Variety (February 1950)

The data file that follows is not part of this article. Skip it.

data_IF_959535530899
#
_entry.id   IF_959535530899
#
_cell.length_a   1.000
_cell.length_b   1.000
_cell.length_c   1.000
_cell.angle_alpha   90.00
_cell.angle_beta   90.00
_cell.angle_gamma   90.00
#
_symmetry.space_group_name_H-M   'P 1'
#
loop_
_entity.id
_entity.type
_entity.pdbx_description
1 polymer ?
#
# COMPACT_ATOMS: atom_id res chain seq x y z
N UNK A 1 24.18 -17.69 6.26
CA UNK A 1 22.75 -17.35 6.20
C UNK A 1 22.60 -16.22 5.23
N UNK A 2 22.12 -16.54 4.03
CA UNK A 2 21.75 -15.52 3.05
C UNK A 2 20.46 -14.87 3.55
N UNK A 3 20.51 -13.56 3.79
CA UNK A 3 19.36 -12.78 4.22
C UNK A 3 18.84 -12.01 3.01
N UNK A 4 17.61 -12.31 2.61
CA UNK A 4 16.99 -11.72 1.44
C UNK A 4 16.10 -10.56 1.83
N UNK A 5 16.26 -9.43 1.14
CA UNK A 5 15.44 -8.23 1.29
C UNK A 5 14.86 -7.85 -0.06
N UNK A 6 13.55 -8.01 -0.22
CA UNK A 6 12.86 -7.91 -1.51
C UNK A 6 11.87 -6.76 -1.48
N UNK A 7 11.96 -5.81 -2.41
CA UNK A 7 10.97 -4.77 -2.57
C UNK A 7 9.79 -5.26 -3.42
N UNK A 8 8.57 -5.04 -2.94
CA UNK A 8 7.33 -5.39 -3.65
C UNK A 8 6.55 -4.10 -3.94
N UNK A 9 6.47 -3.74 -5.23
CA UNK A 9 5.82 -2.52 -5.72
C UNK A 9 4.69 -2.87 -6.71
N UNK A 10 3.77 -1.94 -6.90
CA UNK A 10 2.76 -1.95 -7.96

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Wediiesj« 7 « Febrniuy J, 1950 CKsinging public tastes and the added impact of theatre divorce- ment are confronting Hollywood with new talent problems that stu^ dios must grapple with if they want to come out on top. That’s tho conviction of D.; A; Doran» Par-- j anibunt studio exec, who thinks that divorceihent will speed a re-| vamped approach tp, the prbblein of getting new faces before piej cameras.’-- -. Doran believes that “good looks” i in players no longer carry the bbxr j office wallop of past years, More- over, because top stars “can al- ways command their price in this markets since there aren’t enough of them to go arOurid/* the added pressure for. cosl-saVirtg which : di- vorcement spells means a height- ened heed for Hollywood , to get those hew facesV particularly from the Broadway legit stage. . “We’ve been inclined to hold on to looks as the test on star values ” Doran sairl. “That tendency is a hangover from silent days. The public is demonstrating that talent is far more important than looks: Look at Paul Douglas, for instance. He ahd others of hiS kind have Caught the public imagination.’’ Legit continues to produce a covey of: new stars every season; arid Holly wood inust* follow that lead, Doran declared. “Jiilie Har- ris ; fcurrently in the legit. ‘Meni- ber of the Wedding’) isn’t a coyer girl ideal,” he explained, -^^but she has .\yhat it takes at the boxoffice. Hollywood has still' to swalldw completely this fact. Henry _ Gins- berg (Paramount studio chief) is alert to this idea, and we are doing our utmost to develop hew people.” Doran sees a jcloser parallel be- tween films and* legit in other re- spects. For instance, the growing tendency to hire talent for a par- j ticular part. “No longer will we : take on a big number of players and let them sit around,” he said. “Our treatment is getting closer and closer to the. theatre. Rodgcr.s & Hammerstein don’t sign up 25 players on long contracts because thev will make: three nlays.” Divorcement has driven home the le.ssoh that pix, like plays, “are a terrifie gamble,”. Paramounter declared. .“In the theatre, a play closes in a couple days, if it’s bad. and there is no way of getting back an investment. On a bad picture, you really lose your shirt in the' present market. You don’t get back 50% of your negative cost. There are no theatres to count on to bail the studio. “Our problem in divorcement is simply to make better films at a better price,” he added. “I re- member the days in the past when 10% of a studio’s product lineup could carry a season’s output. But enormous costs of films nowadays makes it impossible to pick up the losses on bad films. The public goes to an attraction these days and not to the theatres out of habit, “Casts used to sell pictures, but not anymore,” Doran opined. “If the public says it doesn’t want a picture, then Garbo, Gable or any- one : else won’t do it ainy good. If the film is good and has a top cast, all the better.; But it niust first be good.” Doran sees diyor^ihent mean- ing closer liaison between the stu- dio and the h. o/ {Stories must be. studied and ref studied with ut- most care aind tn^en handpicked. . “The days of maKihg eight pic- tures at $1,000,0001 apiece is non- sense and done with,'V he added. ‘Tf a subject and cast warrant :a . $5,000,000 outlay for a picture, you ; make it. If it is too much, you .' don’t try to cut at the expense of I quality, you just don’t make it.” ■ A meeting of the Veterans Hos- pital Camp Shows board of direc- tors slated for Friday ^3) in New York will determine the fate Of that organization providing enter- tainment to disabled vets in niili- taiy and Veterans AdmihiStration ho.spitals throughout the country- Meeting was necessitated by the sudden announcement last week that the VHGS. parent orgahiza- tioh, United Service Organizations, was to disband as of yesterday (31) with only, a skeleton force to be maintained as a nucleus for a group which could resume large- scale operations in a national emergency. Abe Lastfogel, VHCS president, who is also William Morris; Aficiicy general manager, came east late last week to take part in the de- liberations as to whether there’s the possibility of contihuing the organization. , USO’s defnise came suddenly. As a matter of fact, VHGS Was notified several weeks ago that a US6 board ineeting would he held Saturday (4) to formally admit VHGS as a member agency of the USO. Friday’s meeting v/as origi- nally slated; for the purpose of passing a resolution accepting the USO’s bid to elevation of that body as a member agency! The other USO member agencies include Young Men’s and Young Women’s Christian Asshs,, National Catholic Community Service, Jewish Wel- fare Board and Salvation Army. USO has been in operation since 1940, when it tOofe over from the Friends of the Ariny arid Navy^ which was organized to entertain draftees. U$0-Camp Shows was formed as a separate corporation to service the training camps as well as war theatres all over the world. At the conclusion of the war, VHCS took over USO-Camp Shows’ function with jurisdiction Confined to entertainment in hos- WILL MAHONEY THE INIMItABLE Starting Fob: 9 ; the flamingo, las VEGAS ■•'•Direction- ”■ ASSOCIATED BOOKING CORP- ^ Hollywood, Jan. 31. • Metro is dickering with MiauricC Chevalier for latter to take a role in its upcoming filmusical, can in Paris.” Pie’s title* is based on a George Gershwin -coinpositioh» find will ihcludib many Gershwin humbers. 4 ilieatres In N# VHCS has sufficient funds to last until the end of March. NAMES FOR LONDON Hollywood, Jan. 31. Val Parnell, managing director of the Moss-Empire theatre circuit of Great Britain, and his wife are en route to Miami, from where they plane to London Feb. 7. While in Hollywood, Parnell, who books acts for the Palladium; theatre. London* inked Abbott & Costello, Danny Thomas, Tony Martin and Jimmy Durante for vaude appear- ahce.s. It’s understood that Red Skelton and Evelyn Knight were also pacted., Whole roster of talent was booked via; the Wiliiam Morris agency, although Eddie She:rman’s Abbott St Costello booking will* be handled on a split-cpmmission basis under Sherman’s old contract. llSG-orOvcr Cos. Washington, Jan; 31. One indication of where and how the Admihistration’s new tax pro- gram is expected to hit show busi- ness came over the weekendwhen it was disclosed that the proposals will ask increased tax rates for ^1 corporations earning :$119,000 and more a year. This Would affect all but the very small independent film producers, and would hit the large legit ‘ producers, exhibitor chains, large radio stations and nets, and various other branches of entertainment. Hearings open Thursday when Secretary of the ’Treasury John Snyder will take the stand to tell the House Ways and Means Com- mittee what the ' Adniinistration Would like to have in the way of new tax legislation. The program is not expected to include a reduc- tion in the 20% admissions tax nor in the 20% bite on nitery tabs. However, the film industry in. par- ticular—through Council of Motion Picture Organizations—is expected to make a strong and; unified plea at the hearings to have the levy cut back to the prewar 10% rate. Abram F. Myers, chairman of the COMPO committee on taxation and legislatiori, met last Friday with D; C. reps of the newsreels at the headquarters of the Motion Picture Assn, of America. Myers explained how the reels could help the tax cut drive, largely following the lines of his discussion with hewsreel editors in New York. To ■ 2/1 closed find check for ^ .... kse Send VARIETY for (Pleaii* piVini Street .\ . • • • • • ^^ k • i * .v. * • • .. ♦ * . . . • • •«• • • 9 ii, .Zoiie* • • •. State. ., ^ Rcguldr Subseriptipn Rdtei On* Yf Qr^$10.00 two Ycars^$18*00 Coiiodo ond UFortign—$1 Additionol ptr Year ^KfE'fr Inc. 1H WMf 4Mh Street . Mew Yorh 19, N. Y. Not Even a SouTenir! For three months Daily Variety mugg Mike Kaplan lugged 70 pounds of recording equipriient, a camera and a typewriter around Israel to fulfill radio and magazine commitments. He lost 25 pounds In the process, but acquired 26 tape recorded 15-niinute programs, 1,000 pix and several notebooks containing quotes fiom ^e hun- dred s Of people he talked to While roaming the tiny .country. Unable to carry it through Europe with him, Kaplan shipped the reborder, tapes, negatives and notes home, accompanied by book material he had been Working on before leavihg the U. S. He hasn’t seen the stuff since^it ‘ was lost in transit somewhere between Naples and New York. The loss probably makes Kaplan the first person to spend three months in Israel and return Without even a snapshot to remember the trip by. One of Broadway’s most im- portant blockfronts is in for . a facelifting that will give the entire Times' Square area a mew appear- ance, Robert W. Dowling, prez of City Investing Go., disclosed this j ! week. The change will be made in • the property on the west side of . Broadway between 45th: and 46th I. streets and part way up the block 1 oh the two side streets. Fbur theatres, all belonging to ^ Cl, are included in the iarea. They | [are the A.stor and Victoria oh' Broadway, the Fulton on 46th ; .; street; and the Bijou on 45th street. [ • Since the other three haive all been j recently remodeled, the only in-1 terior to be renovated will be that of the Astdr. Revision which Dowling is plan-, ning will put a facade on the four ! theatres tjiat will give them the I sweeping appearance, of being idl i one building. It will go from side- , walk to roof and .provide tre-r mendouS billboard space for ad-1 vertising the attractiohs ini the j houses. ; Street level Will be marked by i new store*'fronts of a uniform ap- | pearance, in place of the present varied facades. Old-fashioned of- fices over the theatres will have their windows hidden : by the sweeping new structure erected in front, of them. Dowling refused to estimate Monday (30) how much the change vvill cost- He said it will be start- ed as soon as various architectural designs have been studied and a satisfactory one agreed on. The change is a much less ex- pensive version of Cl’s original postwar plan for tearing down the four houses and adjoining proper- ties and erecting a new building with modern theatres^. That was scrapped as being tob costly dur- ing the present era of high build- ing charges. The present plan is a temporary substitute, v^ith Dowl- ing still aiming eventually to put up a new structure. Cl prexy said that he is also still planning two new 1,500-seat legit houses in another part of the Times Square area. Company owns i the ground for. one and is attempt- ! ing to buy property closeji by to , erect the other at the same time.' Dowling said he expected that' work wouldn’t begin for at least' two j^ears. Chi for Carson Unit Los Angeles, Jan, 3i. Jack Carson, .^ho rec e nt ly ankled Warners, closed 'a stage deal calling for two '(yeeks of yaude at the Chicago theatre, starting Feb. 3. Troupe includes Janis Paige* Robeii Alda, Diana 'Garrett and Tommy Wells. Following the Chicago stand, CarsoH .goes to N. Y. T:oJ huddle with his sponsor, General Foods, about radio and TV shows. TRAFFIC LAW WOULD NIP T1 IN Alps Albany, Jan. 31. i ^ Legislation to ban television sets in automobiles is under considera- tion by the New York State Senate > under an amendment to: the traffic ' law introduced by Sen. Thomas G. Desmond. Bill would make instal- lation of a video receiving set in any motor vehicle a misdemeanor I punishable by a fine. " ■ Several, other . legislators. have i also introduced amendments to the penal law affecting obscene shows, phonograph disks and printed mat- ter. New' bills would change the offense from a misdemeanor into a felony, with penalties upped to im- prisonment of two-and-a-half to five years and fine of not more than $5,000. in Mexico City, Jan. 31. , Joselito Rodriguez, pic producer^ is telling the film trade Of his latest, “Cuando 16s Hijos Odian” . “When the Children Hate”), by distributing rolls and buns be j bakes himself. I He’s an ex-baker. RKO execs aren’t ture whether they’re glad or sorry about the unusual news coverage given.last week to a sneak preview of “Stroni- boll” at a Long Beach, GaL, the- atre, The “sneak,” which didn't prave much of a secret, resulted in a United Press story that got considerable front-page space in the New York World-Telegram and many other papers throughout the ' country. V Unfortuhater so far as RKO execs are concerned, is that considerable Opinlori on the plC—most :of it un- favorable-4-was' quoted in the stdry as having come from; the audience, the theatre manager, an RKO stu^ dio official arid a newspaperman. Since the film won’t be tradeshq\yh in the 31 exchange areas until Feb. 14, RKO is disturbed about: the premature ppinion-airihg. On the other hand, considered highly encouraging is the fact that there is ehoiigh interest in the In- grid BergmamRoberto Rossellini film to merit a story by UP on its trunk wires throughout the coun- try and the front-paging of it by so maiiy piapers. That is seen as indicating a great public curiosity about the film, and RKO sales execs have known ever since “Stromboii” was privately screened for them several weeks ago, that it is on this curiosity appeal that the film’s ultimate gross hinges. Viewed as the most damagihg statement in the Up; story was the purported quote from the unnamed studio exec; “1 thought it was one Of the finest things ever done: But it’s going to be hard to sell. It’s a 20-minute travelog of Strhmboll in an 89-minute film. When things get dull, they throw In a littlb sex* They can’t sell it as sensational, though. It’s definitely not another •Outlaw.”^ Palmer Waslin, manager of the theatre, was quoted as sayinig “There was a lot of enthusiasm when the name came on the screen, but the picture wasn’t accepted too well. There’s a lot of Italian in it.” Came lo See Western UP pointed but that the audience had come to see a western and thus wasn’t the perfect setup for this type of thing and that the “pic- ture probably would get a better: reception in big city art theatres. World-Telegram headlined the yarn; “Ingrid’s Film ‘Stromboii’ Proves Flop at Preview.” , New York Journal-Americah’s head wa.s: “Call Ingrid Sexy, ‘Stromboii’ Dull.” Daily Variety in Hollywood pub- lished ya review of the pic last Thursday (26) under the explaiia" tion that it Is not the publication’s custom to review films before a final release print Is ready and that “sneak” previews are ignored. It is departing from that custom in this case, however, the paper said, “because the making of the picture was attendant with an international scandal.. but these occurrences caused a news service to cover, a showing in Long Beach and flash nationwide the opinions of un- named executives and Oxlilbitbrs . A member of this newspaper’.s staff attended the Long Beach ‘sneak’ because of his personal in- terest. He was not assigned to re- view it . If further editing changes the film materially. Daily Variety will review it again.”, ’ The review stated that “Strony boli” “hits a peak in artistic tri umphs. Direction, acting, photogr raphy, music—all technicai credits —are of the .very highest calibre. Only seeniing failure to be con- nifected with the film as of today will be the: ohb Where it really- counts-—at the boxoffice—for the picture inakes no ; bids whatsoever toward, commercialisni ■. /From aii artistic standpoint, Ingrid Bergman gives one of her finest perform' anes . As her ; co-star, Mario Vi- tale Is limited diie to the fact that he does not understand English Remaining thesp jobs are 1 itt 1 c more than bits, tending to give realism to the film.” “When the film’s simplicity tend.'? to bog down the story/’ review con- cludes, “the camera is there to speak for. It, admirably catchini^ the picture’s better ingredients; the stirring volcano sequence, an aGtiial fishing expedition,, a gener pus amount of . sex and nym.v travelogjike shots of Strpniboli.” “Stromboii” opens late in Fehry ary at the Capitol, N. Y.